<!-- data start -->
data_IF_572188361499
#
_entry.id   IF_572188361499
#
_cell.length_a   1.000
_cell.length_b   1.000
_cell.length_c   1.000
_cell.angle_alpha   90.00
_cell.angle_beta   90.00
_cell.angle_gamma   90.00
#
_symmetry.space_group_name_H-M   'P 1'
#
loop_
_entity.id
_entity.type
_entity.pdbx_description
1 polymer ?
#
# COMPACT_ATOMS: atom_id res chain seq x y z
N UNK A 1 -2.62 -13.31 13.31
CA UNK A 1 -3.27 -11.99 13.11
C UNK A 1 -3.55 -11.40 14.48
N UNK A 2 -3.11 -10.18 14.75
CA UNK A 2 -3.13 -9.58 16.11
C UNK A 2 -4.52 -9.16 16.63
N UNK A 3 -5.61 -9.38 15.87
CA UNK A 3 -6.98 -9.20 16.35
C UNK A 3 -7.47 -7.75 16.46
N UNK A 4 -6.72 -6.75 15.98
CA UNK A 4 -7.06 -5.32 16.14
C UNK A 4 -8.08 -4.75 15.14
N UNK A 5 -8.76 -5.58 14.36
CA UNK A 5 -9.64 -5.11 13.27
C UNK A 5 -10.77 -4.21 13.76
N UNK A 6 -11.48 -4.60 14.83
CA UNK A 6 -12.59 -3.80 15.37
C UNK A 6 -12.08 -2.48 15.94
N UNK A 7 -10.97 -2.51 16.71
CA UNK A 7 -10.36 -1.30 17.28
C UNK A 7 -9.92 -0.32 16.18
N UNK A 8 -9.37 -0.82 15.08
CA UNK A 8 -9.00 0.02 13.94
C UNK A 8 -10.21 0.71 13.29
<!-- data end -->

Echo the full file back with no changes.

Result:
data_IF_572188361499
#
_entry.id   IF_572188361499
#
_cell.length_a   1.000
_cell.length_b   1.000
_cell.length_c   1.000
_cell.angle_alpha   90.00
_cell.angle_beta   90.00
_cell.angle_gamma   90.00
#
_symmetry.space_group_name_H-M   'P 1'
#
loop_
_entity.id
_entity.type
_entity.pdbx_description
1 polymer ?
#
# COMPACT_ATOMS: atom_id res chain seq x y z
N UNK A 1 -2.62 -13.31 13.31
CA UNK A 1 -3.27 -11.99 13.11
C UNK A 1 -3.55 -11.40 14.48
N UNK A 2 -3.11 -10.18 14.75
CA UNK A 2 -3.13 -9.58 16.11
C UNK A 2 -4.52 -9.16 16.63
N UNK A 3 -5.61 -9.38 15.87
CA UNK A 3 -6.98 -9.20 16.35
C UNK A 3 -7.47 -7.75 16.46
N UNK A 4 -6.72 -6.75 15.98
CA UNK A 4 -7.06 -5.32 16.14
C UNK A 4 -8.08 -4.75 15.14
N UNK A 5 -8.76 -5.58 14.36
CA UNK A 5 -9.64 -5.11 13.27
C UNK A 5 -10.77 -4.21 13.76
N UNK A 6 -11.48 -4.60 14.83
CA UNK A 6 -12.59 -3.80 15.37
C UNK A 6 -12.08 -2.48 15.94
N UNK A 7 -10.97 -2.51 16.71
CA UNK A 7 -10.36 -1.30 17.28
C UNK A 7 -9.92 -0.32 16.18
N UNK A 8 -9.37 -0.82 15.08
CA UNK A 8 -9.00 0.02 13.94
C UNK A 8 -10.21 0.71 13.29